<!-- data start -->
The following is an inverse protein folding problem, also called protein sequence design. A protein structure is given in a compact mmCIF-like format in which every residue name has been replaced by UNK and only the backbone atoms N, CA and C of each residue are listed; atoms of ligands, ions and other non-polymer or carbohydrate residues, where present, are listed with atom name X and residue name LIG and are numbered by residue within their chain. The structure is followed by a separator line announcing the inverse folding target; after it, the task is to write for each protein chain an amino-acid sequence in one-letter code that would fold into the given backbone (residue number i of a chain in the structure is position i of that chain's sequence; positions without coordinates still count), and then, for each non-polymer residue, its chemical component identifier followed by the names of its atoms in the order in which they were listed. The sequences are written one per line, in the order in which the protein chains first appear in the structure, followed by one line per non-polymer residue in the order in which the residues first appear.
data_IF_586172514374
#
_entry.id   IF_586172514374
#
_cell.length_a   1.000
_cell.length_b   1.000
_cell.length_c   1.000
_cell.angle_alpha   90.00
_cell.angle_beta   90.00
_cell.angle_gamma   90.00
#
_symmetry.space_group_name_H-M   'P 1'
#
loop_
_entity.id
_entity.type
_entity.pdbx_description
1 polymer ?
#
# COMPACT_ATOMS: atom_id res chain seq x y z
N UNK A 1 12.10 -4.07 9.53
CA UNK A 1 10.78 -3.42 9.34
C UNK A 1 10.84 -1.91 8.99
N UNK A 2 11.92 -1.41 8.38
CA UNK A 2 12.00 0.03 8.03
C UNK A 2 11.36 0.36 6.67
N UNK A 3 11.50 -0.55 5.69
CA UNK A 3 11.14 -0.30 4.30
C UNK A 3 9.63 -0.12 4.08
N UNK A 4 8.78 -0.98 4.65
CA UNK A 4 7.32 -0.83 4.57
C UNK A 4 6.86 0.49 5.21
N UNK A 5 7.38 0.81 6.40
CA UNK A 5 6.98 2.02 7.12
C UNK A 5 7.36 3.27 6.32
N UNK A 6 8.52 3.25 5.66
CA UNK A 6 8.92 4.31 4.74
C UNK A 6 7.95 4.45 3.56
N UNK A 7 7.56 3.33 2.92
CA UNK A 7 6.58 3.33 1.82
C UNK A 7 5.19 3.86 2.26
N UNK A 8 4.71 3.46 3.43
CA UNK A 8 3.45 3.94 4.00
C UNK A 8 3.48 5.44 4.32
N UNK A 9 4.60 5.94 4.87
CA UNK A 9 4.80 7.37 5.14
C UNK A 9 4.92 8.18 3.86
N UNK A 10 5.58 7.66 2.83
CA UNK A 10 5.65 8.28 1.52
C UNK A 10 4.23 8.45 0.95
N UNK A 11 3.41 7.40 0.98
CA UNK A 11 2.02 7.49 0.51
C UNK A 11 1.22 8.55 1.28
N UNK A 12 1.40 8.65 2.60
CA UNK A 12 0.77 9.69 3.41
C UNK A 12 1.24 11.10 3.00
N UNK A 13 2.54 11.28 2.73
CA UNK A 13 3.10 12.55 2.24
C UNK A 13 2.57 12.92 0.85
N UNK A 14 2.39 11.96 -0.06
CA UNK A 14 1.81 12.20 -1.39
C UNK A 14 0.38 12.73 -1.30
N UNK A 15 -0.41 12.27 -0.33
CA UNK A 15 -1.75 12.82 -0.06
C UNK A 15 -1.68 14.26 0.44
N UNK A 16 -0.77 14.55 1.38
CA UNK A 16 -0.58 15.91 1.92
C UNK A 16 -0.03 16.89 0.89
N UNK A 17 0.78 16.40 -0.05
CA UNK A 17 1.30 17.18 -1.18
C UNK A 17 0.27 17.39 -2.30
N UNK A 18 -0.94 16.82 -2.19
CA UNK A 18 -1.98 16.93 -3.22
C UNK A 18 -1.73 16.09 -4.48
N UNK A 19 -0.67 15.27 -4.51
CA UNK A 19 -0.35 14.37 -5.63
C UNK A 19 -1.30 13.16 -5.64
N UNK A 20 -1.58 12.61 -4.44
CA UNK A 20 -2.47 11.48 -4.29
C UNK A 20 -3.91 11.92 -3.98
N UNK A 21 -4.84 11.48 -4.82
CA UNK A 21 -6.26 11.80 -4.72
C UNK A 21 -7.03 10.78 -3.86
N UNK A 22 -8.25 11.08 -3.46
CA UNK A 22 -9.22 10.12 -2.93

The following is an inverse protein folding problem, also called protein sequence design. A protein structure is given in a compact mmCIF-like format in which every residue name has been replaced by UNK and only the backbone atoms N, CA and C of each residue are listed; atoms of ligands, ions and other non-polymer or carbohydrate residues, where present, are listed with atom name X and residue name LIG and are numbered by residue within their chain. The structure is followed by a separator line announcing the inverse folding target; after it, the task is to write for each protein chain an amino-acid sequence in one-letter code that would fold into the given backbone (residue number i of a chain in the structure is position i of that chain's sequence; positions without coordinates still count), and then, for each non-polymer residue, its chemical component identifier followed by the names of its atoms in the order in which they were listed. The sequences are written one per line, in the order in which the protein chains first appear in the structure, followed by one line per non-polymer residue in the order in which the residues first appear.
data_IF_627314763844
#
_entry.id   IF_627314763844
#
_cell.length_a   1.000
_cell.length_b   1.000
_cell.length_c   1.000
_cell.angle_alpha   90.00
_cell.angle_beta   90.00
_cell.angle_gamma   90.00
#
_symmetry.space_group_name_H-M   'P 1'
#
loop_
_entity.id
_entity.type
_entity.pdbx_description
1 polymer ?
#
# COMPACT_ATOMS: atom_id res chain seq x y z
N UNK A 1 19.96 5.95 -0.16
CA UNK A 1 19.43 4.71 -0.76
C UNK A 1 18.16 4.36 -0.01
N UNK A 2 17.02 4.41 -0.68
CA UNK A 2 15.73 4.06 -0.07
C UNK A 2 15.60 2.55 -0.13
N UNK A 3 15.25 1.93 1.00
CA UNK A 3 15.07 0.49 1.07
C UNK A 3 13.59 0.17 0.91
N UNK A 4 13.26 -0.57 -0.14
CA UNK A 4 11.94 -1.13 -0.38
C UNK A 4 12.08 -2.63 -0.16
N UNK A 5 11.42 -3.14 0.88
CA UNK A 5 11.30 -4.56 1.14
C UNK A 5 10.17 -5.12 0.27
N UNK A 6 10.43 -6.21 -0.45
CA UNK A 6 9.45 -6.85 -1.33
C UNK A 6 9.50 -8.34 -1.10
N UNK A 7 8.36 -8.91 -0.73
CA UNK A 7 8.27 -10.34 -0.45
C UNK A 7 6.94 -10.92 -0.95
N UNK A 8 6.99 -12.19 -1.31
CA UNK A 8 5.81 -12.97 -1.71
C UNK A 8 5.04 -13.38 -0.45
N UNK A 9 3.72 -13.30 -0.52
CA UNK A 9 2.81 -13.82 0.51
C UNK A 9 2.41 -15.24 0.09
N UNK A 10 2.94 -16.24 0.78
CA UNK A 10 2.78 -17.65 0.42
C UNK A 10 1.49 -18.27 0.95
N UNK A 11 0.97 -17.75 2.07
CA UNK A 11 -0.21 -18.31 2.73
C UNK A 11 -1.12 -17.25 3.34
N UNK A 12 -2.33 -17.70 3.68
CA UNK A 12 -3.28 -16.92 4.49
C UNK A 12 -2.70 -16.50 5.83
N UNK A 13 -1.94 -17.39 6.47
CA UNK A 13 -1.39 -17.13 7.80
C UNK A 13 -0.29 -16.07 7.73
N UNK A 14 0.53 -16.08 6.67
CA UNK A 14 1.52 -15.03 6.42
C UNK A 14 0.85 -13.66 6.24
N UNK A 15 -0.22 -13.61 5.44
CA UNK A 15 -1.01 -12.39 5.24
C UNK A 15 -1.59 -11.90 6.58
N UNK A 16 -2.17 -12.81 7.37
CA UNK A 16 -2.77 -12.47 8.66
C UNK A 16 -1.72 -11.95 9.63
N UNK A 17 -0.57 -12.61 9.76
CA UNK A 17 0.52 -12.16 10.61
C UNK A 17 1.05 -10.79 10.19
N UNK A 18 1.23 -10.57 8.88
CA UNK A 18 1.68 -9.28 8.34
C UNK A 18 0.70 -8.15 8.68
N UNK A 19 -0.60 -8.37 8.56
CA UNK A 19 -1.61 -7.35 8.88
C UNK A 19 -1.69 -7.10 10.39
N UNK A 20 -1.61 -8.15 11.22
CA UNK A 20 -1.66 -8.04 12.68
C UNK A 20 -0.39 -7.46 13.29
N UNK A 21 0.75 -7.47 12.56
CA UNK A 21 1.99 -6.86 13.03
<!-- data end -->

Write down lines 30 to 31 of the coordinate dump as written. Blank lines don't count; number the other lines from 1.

C UNK A 3 9.63 -0.12 4.08
N UNK A 4 8.78 -0.98 4.65